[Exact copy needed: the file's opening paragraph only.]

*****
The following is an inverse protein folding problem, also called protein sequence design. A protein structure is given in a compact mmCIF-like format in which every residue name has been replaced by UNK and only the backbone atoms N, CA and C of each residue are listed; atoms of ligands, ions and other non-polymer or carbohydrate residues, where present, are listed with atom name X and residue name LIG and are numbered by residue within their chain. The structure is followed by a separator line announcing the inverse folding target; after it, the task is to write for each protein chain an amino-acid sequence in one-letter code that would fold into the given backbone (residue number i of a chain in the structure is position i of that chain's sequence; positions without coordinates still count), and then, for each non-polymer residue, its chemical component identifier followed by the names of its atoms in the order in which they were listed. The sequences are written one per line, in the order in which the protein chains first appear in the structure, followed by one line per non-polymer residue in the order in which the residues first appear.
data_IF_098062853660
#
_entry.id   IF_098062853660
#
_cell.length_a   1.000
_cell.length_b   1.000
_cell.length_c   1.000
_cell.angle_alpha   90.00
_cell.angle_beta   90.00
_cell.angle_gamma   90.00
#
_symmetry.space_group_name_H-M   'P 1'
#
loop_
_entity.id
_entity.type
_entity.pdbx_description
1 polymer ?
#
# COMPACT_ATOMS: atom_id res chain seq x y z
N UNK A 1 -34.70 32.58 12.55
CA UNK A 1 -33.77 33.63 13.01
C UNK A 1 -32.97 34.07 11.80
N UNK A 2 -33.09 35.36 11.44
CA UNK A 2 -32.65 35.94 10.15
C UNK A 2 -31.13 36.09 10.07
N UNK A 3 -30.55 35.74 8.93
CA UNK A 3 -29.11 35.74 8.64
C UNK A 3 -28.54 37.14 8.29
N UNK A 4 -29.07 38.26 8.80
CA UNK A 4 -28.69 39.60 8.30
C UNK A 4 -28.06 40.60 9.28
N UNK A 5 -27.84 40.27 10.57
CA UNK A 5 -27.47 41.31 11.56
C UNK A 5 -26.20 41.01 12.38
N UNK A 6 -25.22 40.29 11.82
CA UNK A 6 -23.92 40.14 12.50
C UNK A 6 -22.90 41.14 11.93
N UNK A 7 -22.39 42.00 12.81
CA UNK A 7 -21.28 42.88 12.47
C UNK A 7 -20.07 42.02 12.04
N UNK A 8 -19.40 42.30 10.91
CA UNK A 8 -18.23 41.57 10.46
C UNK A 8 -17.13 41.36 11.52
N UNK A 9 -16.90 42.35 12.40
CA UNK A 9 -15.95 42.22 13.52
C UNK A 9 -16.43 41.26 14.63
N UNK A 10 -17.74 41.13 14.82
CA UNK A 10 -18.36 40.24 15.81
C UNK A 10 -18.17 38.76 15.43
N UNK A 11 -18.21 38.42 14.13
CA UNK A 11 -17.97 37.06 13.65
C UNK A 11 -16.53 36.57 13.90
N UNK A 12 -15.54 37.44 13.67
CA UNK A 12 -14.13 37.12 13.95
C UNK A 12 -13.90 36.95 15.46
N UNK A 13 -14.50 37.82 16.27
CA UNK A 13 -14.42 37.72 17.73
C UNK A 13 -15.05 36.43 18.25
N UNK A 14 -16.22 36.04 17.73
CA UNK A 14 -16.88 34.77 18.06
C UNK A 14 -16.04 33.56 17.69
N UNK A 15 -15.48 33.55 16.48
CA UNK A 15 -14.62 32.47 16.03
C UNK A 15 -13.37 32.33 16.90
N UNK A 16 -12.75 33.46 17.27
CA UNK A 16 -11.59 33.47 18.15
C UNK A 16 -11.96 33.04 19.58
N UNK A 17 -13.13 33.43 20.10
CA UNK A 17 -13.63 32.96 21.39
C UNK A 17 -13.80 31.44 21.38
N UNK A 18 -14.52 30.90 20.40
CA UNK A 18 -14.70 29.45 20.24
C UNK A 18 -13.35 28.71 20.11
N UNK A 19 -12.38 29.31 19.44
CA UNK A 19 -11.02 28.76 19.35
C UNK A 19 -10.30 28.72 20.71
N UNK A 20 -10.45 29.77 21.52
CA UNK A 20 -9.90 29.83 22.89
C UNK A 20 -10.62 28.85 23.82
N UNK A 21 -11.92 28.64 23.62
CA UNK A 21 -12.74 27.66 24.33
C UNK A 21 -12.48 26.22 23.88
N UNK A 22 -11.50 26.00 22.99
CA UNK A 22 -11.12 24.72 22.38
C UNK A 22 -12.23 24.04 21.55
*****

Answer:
The following is an inverse protein folding problem, also called protein sequence design. A protein structure is given in a compact mmCIF-like format in which every residue name has been replaced by UNK and only the backbone atoms N, CA and C of each residue are listed; atoms of ligands, ions and other non-polymer or carbohydrate residues, where present, are listed with atom name X and residue name LIG and are numbered by residue within their chain. The structure is followed by a separator line announcing the inverse folding target; after it, the task is to write for each protein chain an amino-acid sequence in one-letter code that would fold into the given backbone (residue number i of a chain in the structure is position i of that chain's sequence; positions without coordinates still count), and then, for each non-polymer residue, its chemical component identifier followed by the names of its atoms in the order in which they were listed. The sequences are written one per line, in the order in which the protein chains first appear in the structure, followed by one line per non-polymer residue in the order in which the residues first appear.